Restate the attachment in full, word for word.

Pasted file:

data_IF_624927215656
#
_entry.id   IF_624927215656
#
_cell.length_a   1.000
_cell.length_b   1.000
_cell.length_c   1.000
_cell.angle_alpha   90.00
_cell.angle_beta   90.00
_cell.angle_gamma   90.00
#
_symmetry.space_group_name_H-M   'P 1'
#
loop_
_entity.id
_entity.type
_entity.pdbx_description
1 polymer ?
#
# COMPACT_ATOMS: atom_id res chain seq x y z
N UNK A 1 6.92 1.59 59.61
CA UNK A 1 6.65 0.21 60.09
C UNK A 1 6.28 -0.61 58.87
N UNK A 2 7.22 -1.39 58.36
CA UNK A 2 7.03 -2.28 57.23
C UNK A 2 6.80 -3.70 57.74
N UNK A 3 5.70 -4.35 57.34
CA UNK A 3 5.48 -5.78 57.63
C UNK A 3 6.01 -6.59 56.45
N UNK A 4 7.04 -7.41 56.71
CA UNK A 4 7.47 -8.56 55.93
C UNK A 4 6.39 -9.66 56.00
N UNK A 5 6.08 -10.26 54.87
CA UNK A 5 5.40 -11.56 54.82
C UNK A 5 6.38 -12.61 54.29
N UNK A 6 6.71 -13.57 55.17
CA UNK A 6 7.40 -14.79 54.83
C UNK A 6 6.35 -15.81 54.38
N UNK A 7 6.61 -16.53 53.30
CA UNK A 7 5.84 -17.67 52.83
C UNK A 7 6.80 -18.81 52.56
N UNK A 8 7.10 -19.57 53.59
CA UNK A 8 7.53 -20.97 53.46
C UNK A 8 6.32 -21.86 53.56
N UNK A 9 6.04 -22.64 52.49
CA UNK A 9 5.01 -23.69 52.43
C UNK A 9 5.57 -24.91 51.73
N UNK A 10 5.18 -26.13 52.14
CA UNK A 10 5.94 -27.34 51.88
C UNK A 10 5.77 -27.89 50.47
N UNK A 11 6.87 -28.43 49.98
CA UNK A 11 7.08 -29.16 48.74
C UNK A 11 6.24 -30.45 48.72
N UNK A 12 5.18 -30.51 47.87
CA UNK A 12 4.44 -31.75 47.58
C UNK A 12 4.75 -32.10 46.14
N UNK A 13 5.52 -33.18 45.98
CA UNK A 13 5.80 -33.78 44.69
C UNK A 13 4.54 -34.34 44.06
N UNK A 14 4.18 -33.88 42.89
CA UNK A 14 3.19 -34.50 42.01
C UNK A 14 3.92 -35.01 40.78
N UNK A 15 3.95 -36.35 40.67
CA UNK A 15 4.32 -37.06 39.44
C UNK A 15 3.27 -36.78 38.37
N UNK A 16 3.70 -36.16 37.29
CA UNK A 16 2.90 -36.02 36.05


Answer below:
data_IF_624927215656
#
_entry.id   IF_624927215656
#
_cell.length_a   1.000
_cell.length_b   1.000
_cell.length_c   1.000
_cell.angle_alpha   90.00
_cell.angle_beta   90.00
_cell.angle_gamma   90.00
#
_symmetry.space_group_name_H-M   'P 1'
#
loop_
_entity.id
_entity.type
_entity.pdbx_description
1 polymer ?
#
# COMPACT_ATOMS: atom_id res chain seq x y z
N UNK A 1 6.92 1.59 59.61
CA UNK A 1 6.65 0.21 60.09
C UNK A 1 6.28 -0.61 58.87
N UNK A 2 7.22 -1.39 58.36
CA UNK A 2 7.03 -2.28 57.23
C UNK A 2 6.80 -3.70 57.74
N UNK A 3 5.70 -4.35 57.34
CA UNK A 3 5.48 -5.78 57.63
C UNK A 3 6.01 -6.59 56.45
N UNK A 4 7.04 -7.41 56.71
CA UNK A 4 7.47 -8.56 55.93
C UNK A 4 6.39 -9.66 56.00
N UNK A 5 6.08 -10.26 54.87
CA UNK A 5 5.40 -11.56 54.82
C UNK A 5 6.38 -12.61 54.29
N UNK A 6 6.71 -13.57 55.17
CA UNK A 6 7.40 -14.79 54.83
C UNK A 6 6.35 -15.81 54.38
N UNK A 7 6.61 -16.53 53.30
CA UNK A 7 5.84 -17.67 52.83
C UNK A 7 6.80 -18.81 52.56
N UNK A 8 7.10 -19.57 53.59
CA UNK A 8 7.53 -20.97 53.46
C UNK A 8 6.32 -21.86 53.56
N UNK A 9 6.04 -22.64 52.49
CA UNK A 9 5.01 -23.69 52.43
C UNK A 9 5.57 -24.91 51.73
N UNK A 10 5.18 -26.13 52.14
CA UNK A 10 5.94 -27.34 51.88
C UNK A 10 5.77 -27.89 50.47
N UNK A 11 6.87 -28.43 49.98
CA UNK A 11 7.08 -29.16 48.74
C UNK A 11 6.24 -30.45 48.72
N UNK A 12 5.18 -30.51 47.87
CA UNK A 12 4.44 -31.75 47.58
C UNK A 12 4.75 -32.10 46.14
N UNK A 13 5.52 -33.18 45.98
CA UNK A 13 5.80 -33.78 44.69
C UNK A 13 4.54 -34.34 44.06
N UNK A 14 4.18 -33.88 42.89
CA UNK A 14 3.19 -34.50 42.01
C UNK A 14 3.92 -35.01 40.78
N UNK A 15 3.95 -36.35 40.67
CA UNK A 15 4.32 -37.06 39.44
C UNK A 15 3.27 -36.78 38.37
N UNK A 16 3.70 -36.16 37.29
CA UNK A 16 2.90 -36.02 36.05